Setting aside some more marginal players involved in the deal, which included a trade-within-a-trade involving Minnesota, Denver got a hell of a lot from the Knicks, who could have signed Carmelo in the off-season without sacrificing a clutch of excellent players had they taken the minor gamble of waiting until then. The Knicks also gave Denver the opportunity to improve itself greatly later on, giving up a first round draft choice this year, as well as second round choices in the two succeeding years. Even if it does not land a superstar with one of those picks, Denver, under George Karl, one of the elite coaches, has a chance to become a team like the league-leading San Antonio Spurs, an efficient unit of excellent players with no superstar. Few trades improve both teams as much as that. Furthermore, unless the Knicks start winning big soon, unlikely considering what they had to give up to get Carmelo, they are in danger of melting down under the megawatt spotlight of the New York media. Time will tell that, having made Denver one of the deepest teams in the NBA, the Anthony trade was too lopsided a deal to have been good for the New York Knicks. The “Melodrama” will turn out to be a tragedy for Knicks fans.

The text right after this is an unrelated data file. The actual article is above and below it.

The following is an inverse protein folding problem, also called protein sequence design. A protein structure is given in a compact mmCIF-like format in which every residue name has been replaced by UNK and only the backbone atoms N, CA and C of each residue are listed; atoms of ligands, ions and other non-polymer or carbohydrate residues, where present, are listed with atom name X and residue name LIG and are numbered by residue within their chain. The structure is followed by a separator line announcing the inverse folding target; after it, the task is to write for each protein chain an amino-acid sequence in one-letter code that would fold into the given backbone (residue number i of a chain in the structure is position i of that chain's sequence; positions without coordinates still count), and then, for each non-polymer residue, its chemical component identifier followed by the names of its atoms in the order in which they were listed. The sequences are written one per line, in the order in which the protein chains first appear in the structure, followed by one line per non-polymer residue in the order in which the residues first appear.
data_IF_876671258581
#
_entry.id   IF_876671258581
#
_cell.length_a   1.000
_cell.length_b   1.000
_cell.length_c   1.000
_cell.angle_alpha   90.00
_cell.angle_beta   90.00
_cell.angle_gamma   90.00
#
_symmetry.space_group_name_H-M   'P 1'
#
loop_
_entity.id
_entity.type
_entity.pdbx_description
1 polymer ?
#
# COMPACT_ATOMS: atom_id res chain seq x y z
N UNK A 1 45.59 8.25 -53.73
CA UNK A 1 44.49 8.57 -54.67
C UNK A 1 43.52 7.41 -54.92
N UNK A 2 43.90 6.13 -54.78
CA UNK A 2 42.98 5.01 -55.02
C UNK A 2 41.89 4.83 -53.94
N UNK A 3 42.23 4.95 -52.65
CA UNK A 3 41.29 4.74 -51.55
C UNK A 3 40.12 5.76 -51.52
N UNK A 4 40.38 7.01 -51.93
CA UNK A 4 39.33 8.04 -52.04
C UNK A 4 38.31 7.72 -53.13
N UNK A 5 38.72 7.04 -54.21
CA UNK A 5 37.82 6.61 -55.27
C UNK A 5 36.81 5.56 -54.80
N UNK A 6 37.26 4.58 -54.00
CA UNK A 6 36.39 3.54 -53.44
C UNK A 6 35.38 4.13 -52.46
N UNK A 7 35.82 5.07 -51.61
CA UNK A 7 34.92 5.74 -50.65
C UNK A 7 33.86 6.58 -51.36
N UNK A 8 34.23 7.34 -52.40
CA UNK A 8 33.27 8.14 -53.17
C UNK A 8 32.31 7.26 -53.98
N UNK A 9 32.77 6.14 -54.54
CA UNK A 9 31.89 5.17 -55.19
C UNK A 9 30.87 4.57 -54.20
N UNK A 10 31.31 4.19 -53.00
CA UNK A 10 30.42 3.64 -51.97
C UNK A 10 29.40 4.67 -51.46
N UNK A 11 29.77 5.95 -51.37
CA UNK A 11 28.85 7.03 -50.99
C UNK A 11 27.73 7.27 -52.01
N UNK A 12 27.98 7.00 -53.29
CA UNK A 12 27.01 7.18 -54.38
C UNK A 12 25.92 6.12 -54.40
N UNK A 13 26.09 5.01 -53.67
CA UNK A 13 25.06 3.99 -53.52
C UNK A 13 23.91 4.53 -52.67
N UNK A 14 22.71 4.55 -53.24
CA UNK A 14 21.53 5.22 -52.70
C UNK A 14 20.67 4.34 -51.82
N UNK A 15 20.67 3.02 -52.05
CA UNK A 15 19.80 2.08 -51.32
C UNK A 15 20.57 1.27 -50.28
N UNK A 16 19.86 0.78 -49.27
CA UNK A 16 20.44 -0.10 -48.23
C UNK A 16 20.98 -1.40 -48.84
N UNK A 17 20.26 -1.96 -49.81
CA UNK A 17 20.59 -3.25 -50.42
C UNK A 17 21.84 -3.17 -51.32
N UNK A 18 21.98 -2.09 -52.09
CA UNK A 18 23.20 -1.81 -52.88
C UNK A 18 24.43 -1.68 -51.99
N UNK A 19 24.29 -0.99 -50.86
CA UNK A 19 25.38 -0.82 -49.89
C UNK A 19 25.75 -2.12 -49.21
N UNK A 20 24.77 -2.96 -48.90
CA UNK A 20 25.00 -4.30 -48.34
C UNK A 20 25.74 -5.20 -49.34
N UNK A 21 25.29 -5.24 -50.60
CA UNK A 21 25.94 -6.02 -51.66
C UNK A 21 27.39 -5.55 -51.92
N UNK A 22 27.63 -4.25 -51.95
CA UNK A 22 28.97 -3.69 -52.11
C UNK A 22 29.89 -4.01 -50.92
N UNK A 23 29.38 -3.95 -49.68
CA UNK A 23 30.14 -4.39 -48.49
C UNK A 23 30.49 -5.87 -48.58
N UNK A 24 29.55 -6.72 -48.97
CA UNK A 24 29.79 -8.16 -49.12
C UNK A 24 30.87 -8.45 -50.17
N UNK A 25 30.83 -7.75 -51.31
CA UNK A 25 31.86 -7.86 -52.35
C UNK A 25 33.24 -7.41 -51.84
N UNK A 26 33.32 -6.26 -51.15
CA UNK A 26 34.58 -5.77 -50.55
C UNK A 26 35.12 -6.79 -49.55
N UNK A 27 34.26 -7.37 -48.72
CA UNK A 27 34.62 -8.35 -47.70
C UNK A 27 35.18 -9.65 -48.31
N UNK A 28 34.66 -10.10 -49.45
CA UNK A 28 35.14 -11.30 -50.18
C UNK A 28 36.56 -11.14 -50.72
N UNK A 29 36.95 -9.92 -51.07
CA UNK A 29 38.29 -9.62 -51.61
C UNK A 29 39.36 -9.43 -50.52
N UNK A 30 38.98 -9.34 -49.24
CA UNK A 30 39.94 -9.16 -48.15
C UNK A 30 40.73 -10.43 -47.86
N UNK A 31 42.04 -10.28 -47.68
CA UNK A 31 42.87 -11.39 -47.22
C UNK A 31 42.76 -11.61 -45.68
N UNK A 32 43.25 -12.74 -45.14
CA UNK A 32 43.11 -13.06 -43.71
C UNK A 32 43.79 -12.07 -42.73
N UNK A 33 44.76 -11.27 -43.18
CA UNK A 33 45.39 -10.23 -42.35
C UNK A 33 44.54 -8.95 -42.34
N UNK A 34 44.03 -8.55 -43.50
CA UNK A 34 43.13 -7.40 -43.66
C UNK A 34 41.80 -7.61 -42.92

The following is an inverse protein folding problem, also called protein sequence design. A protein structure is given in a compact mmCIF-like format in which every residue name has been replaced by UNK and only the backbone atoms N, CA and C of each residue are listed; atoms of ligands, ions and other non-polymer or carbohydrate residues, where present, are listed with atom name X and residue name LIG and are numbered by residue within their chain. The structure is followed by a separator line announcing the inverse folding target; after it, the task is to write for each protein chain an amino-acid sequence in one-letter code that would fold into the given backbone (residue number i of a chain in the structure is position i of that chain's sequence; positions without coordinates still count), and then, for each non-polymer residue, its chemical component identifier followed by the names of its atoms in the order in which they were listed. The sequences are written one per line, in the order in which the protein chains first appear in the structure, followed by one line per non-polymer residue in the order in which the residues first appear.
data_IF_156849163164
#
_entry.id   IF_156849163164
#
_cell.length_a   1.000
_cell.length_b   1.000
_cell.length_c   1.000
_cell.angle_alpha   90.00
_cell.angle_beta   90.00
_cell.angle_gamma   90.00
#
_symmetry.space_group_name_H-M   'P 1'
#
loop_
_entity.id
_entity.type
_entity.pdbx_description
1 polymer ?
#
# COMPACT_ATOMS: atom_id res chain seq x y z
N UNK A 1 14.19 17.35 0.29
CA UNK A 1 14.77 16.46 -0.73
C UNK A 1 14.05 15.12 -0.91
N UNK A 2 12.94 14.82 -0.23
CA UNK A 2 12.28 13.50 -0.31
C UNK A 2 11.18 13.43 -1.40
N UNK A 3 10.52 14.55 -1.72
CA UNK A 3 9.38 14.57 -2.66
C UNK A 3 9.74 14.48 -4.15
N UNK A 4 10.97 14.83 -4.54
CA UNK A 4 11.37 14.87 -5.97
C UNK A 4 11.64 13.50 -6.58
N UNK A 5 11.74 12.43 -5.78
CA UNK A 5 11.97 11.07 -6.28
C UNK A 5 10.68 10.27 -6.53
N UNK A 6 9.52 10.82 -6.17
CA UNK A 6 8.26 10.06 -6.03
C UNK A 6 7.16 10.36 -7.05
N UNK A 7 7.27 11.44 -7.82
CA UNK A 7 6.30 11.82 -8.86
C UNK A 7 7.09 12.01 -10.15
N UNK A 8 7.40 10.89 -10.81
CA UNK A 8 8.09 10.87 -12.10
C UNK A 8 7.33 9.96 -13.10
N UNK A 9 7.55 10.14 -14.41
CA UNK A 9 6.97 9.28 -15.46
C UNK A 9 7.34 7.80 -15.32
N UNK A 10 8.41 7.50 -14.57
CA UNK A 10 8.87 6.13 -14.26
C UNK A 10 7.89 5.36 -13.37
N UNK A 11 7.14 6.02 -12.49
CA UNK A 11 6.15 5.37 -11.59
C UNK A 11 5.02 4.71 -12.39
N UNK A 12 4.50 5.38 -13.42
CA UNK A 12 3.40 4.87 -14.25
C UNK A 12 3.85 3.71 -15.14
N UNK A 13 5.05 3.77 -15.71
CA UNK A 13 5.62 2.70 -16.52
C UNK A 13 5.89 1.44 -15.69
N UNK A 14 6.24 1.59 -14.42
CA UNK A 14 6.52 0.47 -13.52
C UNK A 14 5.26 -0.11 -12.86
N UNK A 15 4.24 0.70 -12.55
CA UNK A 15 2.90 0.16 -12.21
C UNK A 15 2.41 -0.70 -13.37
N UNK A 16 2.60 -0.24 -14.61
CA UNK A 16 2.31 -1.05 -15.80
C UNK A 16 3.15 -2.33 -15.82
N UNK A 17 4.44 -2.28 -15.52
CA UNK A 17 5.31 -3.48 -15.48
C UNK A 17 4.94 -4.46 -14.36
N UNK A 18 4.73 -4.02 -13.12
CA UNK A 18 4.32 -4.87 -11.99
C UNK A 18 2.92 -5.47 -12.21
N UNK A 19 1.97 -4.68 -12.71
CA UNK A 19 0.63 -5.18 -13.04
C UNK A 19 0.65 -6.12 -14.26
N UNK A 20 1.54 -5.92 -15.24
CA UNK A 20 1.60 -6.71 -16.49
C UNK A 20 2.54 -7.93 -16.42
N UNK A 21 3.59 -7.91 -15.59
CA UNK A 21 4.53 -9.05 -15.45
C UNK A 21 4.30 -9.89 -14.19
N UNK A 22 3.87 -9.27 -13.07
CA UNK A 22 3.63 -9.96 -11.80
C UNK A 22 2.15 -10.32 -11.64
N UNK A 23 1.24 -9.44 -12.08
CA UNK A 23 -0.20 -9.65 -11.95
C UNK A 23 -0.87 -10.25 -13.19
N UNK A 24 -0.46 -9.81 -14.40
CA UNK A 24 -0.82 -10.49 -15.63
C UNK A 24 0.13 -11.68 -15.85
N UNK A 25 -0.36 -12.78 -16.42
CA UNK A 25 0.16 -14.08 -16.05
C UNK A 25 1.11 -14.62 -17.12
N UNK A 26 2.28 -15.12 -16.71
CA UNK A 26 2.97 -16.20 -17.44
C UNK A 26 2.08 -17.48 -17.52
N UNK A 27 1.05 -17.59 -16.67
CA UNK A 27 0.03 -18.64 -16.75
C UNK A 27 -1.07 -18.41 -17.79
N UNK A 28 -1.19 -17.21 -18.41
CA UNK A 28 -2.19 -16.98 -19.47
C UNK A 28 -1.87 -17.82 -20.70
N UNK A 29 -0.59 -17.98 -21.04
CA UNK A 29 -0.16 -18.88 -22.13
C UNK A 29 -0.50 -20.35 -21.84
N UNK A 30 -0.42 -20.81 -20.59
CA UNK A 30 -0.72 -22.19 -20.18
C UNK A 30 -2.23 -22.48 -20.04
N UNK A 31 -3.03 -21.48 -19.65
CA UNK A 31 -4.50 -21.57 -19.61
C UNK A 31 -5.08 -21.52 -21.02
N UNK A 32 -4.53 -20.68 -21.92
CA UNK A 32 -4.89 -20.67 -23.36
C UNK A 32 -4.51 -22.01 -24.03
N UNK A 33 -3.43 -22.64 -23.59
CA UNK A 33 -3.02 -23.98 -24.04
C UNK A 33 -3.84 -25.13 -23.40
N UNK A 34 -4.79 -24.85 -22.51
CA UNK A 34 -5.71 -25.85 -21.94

Sunday, 16 January 2011

New Football

Filed under: Sports — drtone @ 3:52 pm

I’m not sure how an entry about pro football figures into either “cognition” or “reality,” but I’m making one of my periodic entries on the subject.

I’ve been watching the National Football League for over 50 years. In that time, the way the game is played has changed a lot, just as much as has everything else about the NFL, the money, the fans, the amount of attention it receives. Now, as we move toward the always over-hyped Super Bowl, on what is usually the best weekend of the season for fans, the “divisional” round of the playoffs, I have some thoughts about the game that I’ve been saving up.